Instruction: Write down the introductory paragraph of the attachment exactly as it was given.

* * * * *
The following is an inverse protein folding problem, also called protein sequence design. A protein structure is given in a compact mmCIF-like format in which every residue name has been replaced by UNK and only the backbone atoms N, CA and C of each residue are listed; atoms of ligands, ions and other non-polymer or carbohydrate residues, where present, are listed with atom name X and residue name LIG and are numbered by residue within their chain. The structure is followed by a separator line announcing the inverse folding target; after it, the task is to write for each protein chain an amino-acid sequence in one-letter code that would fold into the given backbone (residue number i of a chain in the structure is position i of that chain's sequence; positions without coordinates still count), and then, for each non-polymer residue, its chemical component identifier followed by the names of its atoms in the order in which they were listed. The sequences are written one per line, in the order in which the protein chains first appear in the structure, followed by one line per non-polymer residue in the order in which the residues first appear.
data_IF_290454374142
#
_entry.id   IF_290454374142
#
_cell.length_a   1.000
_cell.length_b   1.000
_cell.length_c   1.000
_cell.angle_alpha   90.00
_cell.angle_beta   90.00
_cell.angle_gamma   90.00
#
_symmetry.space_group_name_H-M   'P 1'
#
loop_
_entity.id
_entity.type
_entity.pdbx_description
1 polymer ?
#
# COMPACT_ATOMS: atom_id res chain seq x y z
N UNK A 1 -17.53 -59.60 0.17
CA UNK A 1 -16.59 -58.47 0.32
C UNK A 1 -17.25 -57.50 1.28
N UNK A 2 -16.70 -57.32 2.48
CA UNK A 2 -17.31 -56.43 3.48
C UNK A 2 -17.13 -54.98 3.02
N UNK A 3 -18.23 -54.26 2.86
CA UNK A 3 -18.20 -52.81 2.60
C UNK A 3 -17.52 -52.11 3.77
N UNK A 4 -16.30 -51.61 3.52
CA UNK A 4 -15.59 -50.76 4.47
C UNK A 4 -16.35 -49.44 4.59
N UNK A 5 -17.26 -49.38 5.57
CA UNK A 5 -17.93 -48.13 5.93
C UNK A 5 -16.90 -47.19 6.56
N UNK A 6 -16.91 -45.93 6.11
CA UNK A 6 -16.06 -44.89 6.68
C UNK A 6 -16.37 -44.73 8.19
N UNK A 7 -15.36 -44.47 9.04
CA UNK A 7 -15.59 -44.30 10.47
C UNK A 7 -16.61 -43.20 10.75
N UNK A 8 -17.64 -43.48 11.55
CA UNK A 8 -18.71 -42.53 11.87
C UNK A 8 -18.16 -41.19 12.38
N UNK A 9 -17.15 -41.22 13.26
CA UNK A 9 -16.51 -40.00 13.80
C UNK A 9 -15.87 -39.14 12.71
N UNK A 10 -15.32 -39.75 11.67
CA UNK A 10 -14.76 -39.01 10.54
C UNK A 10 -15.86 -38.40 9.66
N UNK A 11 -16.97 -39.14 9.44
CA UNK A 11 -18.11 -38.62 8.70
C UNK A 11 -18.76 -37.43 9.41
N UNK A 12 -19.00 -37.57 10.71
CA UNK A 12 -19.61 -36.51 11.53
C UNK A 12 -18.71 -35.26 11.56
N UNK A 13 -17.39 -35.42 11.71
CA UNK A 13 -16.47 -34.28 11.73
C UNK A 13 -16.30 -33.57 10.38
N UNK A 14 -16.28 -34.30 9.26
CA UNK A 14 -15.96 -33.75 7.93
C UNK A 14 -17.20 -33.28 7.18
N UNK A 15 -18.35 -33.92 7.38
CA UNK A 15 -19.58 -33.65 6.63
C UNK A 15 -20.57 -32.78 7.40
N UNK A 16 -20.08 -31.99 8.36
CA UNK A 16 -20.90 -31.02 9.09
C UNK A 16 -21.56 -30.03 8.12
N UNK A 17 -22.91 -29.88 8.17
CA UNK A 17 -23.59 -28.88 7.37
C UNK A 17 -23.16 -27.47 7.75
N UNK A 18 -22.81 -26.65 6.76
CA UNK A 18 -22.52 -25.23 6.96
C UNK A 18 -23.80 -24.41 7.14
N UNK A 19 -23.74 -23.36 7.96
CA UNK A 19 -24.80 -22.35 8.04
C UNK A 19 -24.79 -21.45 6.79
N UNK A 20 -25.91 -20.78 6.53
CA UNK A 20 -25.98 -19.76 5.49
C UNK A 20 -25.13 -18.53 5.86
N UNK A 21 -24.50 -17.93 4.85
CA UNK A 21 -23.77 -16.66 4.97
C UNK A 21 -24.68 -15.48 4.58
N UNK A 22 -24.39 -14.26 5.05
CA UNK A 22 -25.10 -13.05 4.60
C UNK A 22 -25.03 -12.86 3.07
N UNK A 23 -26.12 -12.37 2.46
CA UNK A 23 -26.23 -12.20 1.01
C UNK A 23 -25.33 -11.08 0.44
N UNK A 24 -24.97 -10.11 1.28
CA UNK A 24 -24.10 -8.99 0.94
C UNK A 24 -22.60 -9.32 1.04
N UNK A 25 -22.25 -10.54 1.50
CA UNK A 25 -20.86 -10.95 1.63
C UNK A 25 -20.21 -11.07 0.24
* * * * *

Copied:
The following is an inverse protein folding problem, also called protein sequence design. A protein structure is given in a compact mmCIF-like format in which every residue name has been replaced by UNK and only the backbone atoms N, CA and C of each residue are listed; atoms of ligands, ions and other non-polymer or carbohydrate residues, where present, are listed with atom name X and residue name LIG and are numbered by residue within their chain. The structure is followed by a separator line announcing the inverse folding target; after it, the task is to write for each protein chain an amino-acid sequence in one-letter code that would fold into the given backbone (residue number i of a chain in the structure is position i of that chain's sequence; positions without coordinates still count), and then, for each non-polymer residue, its chemical component identifier followed by the names of its atoms in the order in which they were listed. The sequences are written one per line, in the order in which the protein chains first appear in the structure, followed by one line per non-polymer residue in the order in which the residues first appear.